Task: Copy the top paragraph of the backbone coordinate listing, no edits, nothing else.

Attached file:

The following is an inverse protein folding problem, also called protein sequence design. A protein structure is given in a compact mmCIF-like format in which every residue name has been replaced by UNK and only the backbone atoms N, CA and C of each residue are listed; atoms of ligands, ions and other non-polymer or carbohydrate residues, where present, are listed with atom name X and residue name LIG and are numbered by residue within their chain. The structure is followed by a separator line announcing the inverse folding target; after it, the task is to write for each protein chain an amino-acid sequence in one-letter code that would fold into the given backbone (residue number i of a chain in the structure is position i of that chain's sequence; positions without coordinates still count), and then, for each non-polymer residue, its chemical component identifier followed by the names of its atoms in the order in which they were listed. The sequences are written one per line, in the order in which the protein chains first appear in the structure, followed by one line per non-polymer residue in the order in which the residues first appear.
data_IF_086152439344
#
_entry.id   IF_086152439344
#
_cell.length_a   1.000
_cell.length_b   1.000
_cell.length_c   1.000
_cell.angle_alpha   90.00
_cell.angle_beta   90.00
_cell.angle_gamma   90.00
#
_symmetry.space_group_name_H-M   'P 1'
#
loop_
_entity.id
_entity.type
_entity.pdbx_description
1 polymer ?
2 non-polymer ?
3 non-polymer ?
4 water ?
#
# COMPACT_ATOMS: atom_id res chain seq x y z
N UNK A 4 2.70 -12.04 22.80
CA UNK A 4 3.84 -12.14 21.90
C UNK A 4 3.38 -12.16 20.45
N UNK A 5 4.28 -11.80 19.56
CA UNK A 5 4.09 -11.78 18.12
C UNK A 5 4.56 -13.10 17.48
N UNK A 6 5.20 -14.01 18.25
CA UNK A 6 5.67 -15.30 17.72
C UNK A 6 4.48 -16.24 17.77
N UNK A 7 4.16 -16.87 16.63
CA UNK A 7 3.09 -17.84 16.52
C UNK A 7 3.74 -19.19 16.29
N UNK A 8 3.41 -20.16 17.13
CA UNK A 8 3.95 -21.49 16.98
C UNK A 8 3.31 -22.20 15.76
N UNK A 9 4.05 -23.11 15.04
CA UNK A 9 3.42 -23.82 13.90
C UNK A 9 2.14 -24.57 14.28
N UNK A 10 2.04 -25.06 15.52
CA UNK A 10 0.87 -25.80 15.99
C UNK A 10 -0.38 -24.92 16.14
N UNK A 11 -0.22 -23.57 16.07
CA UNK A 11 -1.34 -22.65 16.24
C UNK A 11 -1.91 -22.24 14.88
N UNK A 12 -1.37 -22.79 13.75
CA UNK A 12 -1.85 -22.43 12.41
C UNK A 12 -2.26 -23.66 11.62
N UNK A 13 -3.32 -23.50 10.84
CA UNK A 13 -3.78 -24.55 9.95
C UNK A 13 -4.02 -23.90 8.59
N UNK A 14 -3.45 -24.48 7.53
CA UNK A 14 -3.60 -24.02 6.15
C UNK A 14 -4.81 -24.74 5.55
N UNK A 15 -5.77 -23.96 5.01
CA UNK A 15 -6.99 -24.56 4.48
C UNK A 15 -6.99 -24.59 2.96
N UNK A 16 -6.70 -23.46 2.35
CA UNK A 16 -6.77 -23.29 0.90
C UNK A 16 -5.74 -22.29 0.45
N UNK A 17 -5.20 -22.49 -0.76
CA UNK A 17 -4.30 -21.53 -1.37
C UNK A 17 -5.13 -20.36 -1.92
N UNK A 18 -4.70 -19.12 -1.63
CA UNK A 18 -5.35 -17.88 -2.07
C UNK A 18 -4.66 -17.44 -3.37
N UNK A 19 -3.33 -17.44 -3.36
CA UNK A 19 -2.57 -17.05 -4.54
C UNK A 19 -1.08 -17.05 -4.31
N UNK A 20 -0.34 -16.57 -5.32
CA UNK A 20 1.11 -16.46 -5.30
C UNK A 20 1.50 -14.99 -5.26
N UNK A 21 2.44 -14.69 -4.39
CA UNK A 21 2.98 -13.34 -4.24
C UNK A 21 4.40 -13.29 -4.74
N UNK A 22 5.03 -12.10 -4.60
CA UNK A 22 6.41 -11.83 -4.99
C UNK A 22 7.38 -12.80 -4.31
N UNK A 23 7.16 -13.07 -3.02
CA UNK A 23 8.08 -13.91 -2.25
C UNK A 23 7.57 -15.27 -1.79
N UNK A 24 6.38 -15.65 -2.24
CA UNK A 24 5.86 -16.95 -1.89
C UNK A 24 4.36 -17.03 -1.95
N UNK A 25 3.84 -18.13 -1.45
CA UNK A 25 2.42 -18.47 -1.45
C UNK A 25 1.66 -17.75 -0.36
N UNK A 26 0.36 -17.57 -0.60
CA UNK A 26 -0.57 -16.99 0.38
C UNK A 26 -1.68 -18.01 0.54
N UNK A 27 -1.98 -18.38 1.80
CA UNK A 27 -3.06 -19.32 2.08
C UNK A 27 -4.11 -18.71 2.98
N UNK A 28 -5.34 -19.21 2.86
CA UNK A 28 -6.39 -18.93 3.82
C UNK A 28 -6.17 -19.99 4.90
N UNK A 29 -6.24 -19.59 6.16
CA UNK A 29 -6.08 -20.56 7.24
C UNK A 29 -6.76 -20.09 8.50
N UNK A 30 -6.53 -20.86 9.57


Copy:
The following is an inverse protein folding problem, also called protein sequence design. A protein structure is given in a compact mmCIF-like format in which every residue name has been replaced by UNK and only the backbone atoms N, CA and C of each residue are listed; atoms of ligands, ions and other non-polymer or carbohydrate residues, where present, are listed with atom name X and residue name LIG and are numbered by residue within their chain. The structure is followed by a separator line announcing the inverse folding target; after it, the task is to write for each protein chain an amino-acid sequence in one-letter code that would fold into the given backbone (residue number i of a chain in the structure is position i of that chain's sequence; positions without coordinates still count), and then, for each non-polymer residue, its chemical component identifier followed by the names of its atoms in the order in which they were listed. The sequences are written one per line, in the order in which the protein chains first appear in the structure, followed by one line per non-polymer residue in the order in which the residues first appear.